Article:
Houston had a heck of a season. Houston might turn over large portions of its roster this summer.

These are both valid statements in Daryl Morey’s world.

The Rockets are always tinkering, always looking for edges. Lately, that has meant pursuing a third star – an effort that kicked into overdrive this summer.

But Houston missed on LeBron James, missed on Carmelo Anthony, missed on Chris Bosh, missed on Dirk Nowitzki and missed on Kevin Love.

The Rockets’ fortune didn’t improve from there.

Dwight Howard missed half the regular season due to injury, and Patrick Beverley and Donatas Motiejunas were sidelined the entire postseason.

Yet, Houston still secured the No. 2 seed and won more playoff series than the previous 17 years combined. By any reasonable standard, this season was a resounding success.

The Rockets proved they belong in the West’s second tier with the Clippers and Spurs and maybe the Grizzlies and healthy Trail Blazers. Houston just ran into an all-time juggernaut in the Warriors. Without Golden State in the picture, the Rockets might be on their way to their third championship.

Plenty of teams would love to be in that sub-Warriors group, a Golden State injury or two away from title contention. But I doubt Morey is content to leave his team’s fate in the hands of another team’s medical luck.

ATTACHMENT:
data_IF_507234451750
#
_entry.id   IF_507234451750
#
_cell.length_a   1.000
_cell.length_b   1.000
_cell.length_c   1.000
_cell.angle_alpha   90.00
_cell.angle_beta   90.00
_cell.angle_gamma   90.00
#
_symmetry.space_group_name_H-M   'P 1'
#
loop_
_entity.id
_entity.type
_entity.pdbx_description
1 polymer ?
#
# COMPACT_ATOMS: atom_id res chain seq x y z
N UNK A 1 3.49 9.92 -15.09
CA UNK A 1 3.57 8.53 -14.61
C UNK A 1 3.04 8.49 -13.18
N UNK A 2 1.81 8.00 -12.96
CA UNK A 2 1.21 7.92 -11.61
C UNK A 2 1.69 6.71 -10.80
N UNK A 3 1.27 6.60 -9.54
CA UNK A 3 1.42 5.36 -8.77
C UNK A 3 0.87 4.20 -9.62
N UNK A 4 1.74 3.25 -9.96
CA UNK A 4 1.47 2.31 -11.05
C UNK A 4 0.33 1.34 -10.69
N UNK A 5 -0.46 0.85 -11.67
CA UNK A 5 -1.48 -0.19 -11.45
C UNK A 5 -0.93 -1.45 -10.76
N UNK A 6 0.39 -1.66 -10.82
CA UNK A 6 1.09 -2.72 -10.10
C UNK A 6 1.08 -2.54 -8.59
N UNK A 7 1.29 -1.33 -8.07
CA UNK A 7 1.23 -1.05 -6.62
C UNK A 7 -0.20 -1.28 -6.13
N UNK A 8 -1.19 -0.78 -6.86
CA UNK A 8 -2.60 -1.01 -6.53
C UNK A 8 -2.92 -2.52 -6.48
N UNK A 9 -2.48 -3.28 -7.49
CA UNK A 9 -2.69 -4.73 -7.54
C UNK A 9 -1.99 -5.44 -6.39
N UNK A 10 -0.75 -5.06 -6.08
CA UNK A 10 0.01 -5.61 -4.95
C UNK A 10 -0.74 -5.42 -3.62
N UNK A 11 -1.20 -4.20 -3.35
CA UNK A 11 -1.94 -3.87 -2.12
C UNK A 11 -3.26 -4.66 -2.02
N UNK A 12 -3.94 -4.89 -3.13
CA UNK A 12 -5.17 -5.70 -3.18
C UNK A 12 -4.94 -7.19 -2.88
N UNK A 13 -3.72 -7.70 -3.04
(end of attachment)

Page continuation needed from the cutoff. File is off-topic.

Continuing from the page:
After Houston was eliminated Wednesday, the MVP-winning Curry hugged Harden, who placed second in voting.

“All year, dog, you pushed me,” Harden said. “All year.”

The Rockets were the secondary character in the Warriors’ story this year.

And that’s great!

The Rockets traded Jeremy Lin and Omer Asik and declined to match Chandler Parsons’ offer sheet in order to maximize their chances of landing another star. Morey was willing to take a step back this season.

Thanks to Harden, the year was a major step forward.

Houston can go a number of directions from here. Beverley and Josh Smith will be free agents, and Trevor Ariza and Jason Terry were backup options after the Rockets struck out on major free agents.

Morey, due to his nature and how it was created, might be less attached to his roster than any general manager ever has been with a team so successful. If he’s looking for change, he can point to this final loss. Harden had nearly as many turnovers (a playoff-record 13) as points (14), and Howard lost his composure a couple times.

Howard was asked what Kevin McHale told the team afterward.

“To be honest with you, I was zoned out, boss. I was zoned out,” Howard said. “All I heard was, ‘Great job this season.'”

There’s a lot for the Rockets to process, but Howard heard the most important part.